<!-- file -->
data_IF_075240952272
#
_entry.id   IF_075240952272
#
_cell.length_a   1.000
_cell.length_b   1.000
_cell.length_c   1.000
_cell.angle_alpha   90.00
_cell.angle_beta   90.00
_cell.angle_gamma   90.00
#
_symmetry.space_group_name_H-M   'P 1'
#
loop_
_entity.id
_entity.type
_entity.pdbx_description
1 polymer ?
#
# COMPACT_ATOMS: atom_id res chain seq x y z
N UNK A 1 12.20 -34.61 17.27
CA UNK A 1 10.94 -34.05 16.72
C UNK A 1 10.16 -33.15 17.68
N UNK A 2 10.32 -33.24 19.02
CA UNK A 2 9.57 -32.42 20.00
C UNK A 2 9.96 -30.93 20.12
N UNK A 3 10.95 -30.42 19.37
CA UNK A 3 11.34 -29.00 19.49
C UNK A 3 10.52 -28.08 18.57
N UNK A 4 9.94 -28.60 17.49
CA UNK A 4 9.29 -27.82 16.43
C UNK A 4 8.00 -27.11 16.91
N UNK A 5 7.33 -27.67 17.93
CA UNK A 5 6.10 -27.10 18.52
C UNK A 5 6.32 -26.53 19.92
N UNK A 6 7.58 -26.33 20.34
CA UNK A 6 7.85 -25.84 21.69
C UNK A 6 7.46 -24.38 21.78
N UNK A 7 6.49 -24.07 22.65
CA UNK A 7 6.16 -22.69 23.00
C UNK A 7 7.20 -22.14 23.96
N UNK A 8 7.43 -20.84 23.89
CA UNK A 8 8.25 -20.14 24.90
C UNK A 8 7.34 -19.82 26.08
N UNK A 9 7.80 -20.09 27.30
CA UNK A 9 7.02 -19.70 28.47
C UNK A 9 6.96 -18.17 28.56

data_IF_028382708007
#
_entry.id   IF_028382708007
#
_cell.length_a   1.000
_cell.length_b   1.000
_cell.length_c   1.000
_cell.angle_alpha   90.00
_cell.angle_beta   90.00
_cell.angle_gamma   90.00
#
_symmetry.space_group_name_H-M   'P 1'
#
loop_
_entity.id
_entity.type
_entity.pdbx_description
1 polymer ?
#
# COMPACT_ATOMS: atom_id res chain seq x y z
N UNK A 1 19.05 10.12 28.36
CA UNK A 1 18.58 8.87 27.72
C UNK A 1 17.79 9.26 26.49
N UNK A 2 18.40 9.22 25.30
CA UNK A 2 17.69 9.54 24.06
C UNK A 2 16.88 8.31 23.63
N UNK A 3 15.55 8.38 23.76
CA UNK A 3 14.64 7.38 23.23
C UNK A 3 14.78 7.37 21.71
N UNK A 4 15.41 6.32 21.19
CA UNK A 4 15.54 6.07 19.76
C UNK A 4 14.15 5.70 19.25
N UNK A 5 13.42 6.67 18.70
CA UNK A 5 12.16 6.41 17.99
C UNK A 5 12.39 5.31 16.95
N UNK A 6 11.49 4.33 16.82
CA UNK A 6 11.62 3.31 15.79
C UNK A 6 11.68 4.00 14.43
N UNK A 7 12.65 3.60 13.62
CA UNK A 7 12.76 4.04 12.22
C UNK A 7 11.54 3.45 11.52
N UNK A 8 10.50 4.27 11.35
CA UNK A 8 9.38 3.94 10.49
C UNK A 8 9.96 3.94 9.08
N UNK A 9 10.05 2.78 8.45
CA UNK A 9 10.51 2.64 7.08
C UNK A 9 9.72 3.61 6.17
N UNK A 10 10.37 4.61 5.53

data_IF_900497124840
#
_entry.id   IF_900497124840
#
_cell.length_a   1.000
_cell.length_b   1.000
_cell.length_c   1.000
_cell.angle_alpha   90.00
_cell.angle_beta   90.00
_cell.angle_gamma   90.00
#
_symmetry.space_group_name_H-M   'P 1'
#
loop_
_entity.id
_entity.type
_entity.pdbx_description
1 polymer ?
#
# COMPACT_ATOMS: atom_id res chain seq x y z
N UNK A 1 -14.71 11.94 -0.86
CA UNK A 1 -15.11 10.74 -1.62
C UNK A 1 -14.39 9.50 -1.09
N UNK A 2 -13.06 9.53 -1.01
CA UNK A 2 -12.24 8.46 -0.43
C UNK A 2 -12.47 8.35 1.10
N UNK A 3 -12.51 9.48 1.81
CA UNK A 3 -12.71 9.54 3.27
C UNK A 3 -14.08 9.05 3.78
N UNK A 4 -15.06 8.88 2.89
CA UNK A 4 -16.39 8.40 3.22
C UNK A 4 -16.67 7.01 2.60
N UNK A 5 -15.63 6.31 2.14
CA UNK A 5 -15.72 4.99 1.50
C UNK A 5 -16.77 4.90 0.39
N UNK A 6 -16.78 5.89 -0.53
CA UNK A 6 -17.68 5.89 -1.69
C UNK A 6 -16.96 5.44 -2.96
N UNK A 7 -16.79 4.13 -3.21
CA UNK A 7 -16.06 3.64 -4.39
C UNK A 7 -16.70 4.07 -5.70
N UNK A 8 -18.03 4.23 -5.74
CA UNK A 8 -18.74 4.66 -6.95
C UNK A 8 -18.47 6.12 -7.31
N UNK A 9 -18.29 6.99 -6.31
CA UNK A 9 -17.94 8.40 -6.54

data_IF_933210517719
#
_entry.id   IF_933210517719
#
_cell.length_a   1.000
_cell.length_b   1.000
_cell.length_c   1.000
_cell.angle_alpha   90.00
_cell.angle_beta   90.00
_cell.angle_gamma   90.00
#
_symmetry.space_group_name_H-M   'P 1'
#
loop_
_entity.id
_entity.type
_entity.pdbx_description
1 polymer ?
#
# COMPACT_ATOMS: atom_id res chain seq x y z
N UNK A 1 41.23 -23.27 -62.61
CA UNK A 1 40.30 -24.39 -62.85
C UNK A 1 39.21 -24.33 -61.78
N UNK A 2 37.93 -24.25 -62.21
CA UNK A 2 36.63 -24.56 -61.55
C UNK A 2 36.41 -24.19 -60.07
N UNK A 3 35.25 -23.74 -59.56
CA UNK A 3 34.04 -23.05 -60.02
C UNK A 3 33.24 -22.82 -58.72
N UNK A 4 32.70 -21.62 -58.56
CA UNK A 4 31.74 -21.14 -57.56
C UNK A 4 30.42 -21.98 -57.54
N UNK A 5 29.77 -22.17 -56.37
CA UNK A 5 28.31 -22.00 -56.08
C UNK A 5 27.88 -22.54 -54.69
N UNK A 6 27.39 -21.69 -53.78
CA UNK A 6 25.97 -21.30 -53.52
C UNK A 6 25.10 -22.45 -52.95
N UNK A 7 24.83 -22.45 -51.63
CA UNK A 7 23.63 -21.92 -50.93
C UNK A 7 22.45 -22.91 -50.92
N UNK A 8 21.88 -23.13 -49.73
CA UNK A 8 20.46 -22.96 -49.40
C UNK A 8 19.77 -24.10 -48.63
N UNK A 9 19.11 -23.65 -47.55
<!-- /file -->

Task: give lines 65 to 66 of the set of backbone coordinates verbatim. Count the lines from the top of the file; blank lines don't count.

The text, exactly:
1 polymer ?
#